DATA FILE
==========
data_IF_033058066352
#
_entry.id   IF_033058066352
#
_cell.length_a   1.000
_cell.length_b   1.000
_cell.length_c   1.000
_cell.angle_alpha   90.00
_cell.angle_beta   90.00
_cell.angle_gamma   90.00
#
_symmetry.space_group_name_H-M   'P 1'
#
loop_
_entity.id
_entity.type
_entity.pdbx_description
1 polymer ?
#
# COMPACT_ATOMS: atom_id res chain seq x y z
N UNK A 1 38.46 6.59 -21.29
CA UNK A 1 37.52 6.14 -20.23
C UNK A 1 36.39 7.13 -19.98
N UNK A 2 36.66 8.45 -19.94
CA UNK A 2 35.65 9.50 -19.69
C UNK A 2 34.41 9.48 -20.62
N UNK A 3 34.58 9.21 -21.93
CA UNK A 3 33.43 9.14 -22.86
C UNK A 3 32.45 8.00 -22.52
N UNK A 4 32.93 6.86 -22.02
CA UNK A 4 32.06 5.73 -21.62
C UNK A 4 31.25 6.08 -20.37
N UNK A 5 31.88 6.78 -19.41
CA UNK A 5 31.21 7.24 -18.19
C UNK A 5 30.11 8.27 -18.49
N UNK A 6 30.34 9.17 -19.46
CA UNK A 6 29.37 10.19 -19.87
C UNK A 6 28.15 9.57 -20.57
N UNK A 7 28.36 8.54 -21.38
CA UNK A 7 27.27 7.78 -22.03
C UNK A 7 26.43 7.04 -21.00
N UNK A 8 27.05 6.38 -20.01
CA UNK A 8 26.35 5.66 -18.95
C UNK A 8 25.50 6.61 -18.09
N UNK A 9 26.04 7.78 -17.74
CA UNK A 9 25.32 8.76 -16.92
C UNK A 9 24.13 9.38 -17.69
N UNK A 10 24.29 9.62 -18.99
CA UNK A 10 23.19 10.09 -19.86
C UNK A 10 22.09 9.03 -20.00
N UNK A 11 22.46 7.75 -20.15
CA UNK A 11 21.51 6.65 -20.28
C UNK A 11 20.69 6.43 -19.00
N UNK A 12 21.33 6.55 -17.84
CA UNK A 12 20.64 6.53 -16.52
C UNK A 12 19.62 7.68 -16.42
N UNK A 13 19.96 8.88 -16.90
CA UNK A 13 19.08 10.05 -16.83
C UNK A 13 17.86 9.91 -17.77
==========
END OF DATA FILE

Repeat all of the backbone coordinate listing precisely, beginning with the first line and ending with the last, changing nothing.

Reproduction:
data_IF_033058066352
#
_entry.id   IF_033058066352
#
_cell.length_a   1.000
_cell.length_b   1.000
_cell.length_c   1.000
_cell.angle_alpha   90.00
_cell.angle_beta   90.00
_cell.angle_gamma   90.00
#
_symmetry.space_group_name_H-M   'P 1'
#
loop_
_entity.id
_entity.type
_entity.pdbx_description
1 polymer ?
#
# COMPACT_ATOMS: atom_id res chain seq x y z
N UNK A 1 38.46 6.59 -21.29
CA UNK A 1 37.52 6.14 -20.23
C UNK A 1 36.39 7.13 -19.98
N UNK A 2 36.66 8.45 -19.94
CA UNK A 2 35.65 9.50 -19.69
C UNK A 2 34.41 9.48 -20.62
N UNK A 3 34.58 9.21 -21.93
CA UNK A 3 33.43 9.14 -22.86
C UNK A 3 32.45 8.00 -22.52
N UNK A 4 32.93 6.86 -22.02
CA UNK A 4 32.06 5.73 -21.62
C UNK A 4 31.25 6.08 -20.37
N UNK A 5 31.88 6.78 -19.41
CA UNK A 5 31.21 7.24 -18.19
C UNK A 5 30.11 8.27 -18.49
N UNK A 6 30.34 9.17 -19.46
CA UNK A 6 29.37 10.19 -19.87
C UNK A 6 28.15 9.57 -20.57
N UNK A 7 28.36 8.54 -21.38
CA UNK A 7 27.27 7.78 -22.03
C UNK A 7 26.43 7.04 -21.00
N UNK A 8 27.05 6.38 -20.01
CA UNK A 8 26.35 5.66 -18.95
C UNK A 8 25.50 6.61 -18.09
N UNK A 9 26.04 7.78 -17.74
CA UNK A 9 25.32 8.76 -16.92
C UNK A 9 24.13 9.38 -17.69
N UNK A 10 24.29 9.62 -18.99
CA UNK A 10 23.19 10.09 -19.86
C UNK A 10 22.09 9.03 -20.00
N UNK A 11 22.46 7.75 -20.15
CA UNK A 11 21.51 6.65 -20.28
C UNK A 11 20.69 6.43 -19.00
N UNK A 12 21.33 6.55 -17.84
CA UNK A 12 20.64 6.53 -16.52
C UNK A 12 19.62 7.68 -16.42
N UNK A 13 19.96 8.88 -16.90
CA UNK A 13 19.08 10.05 -16.83
C UNK A 13 17.86 9.91 -17.77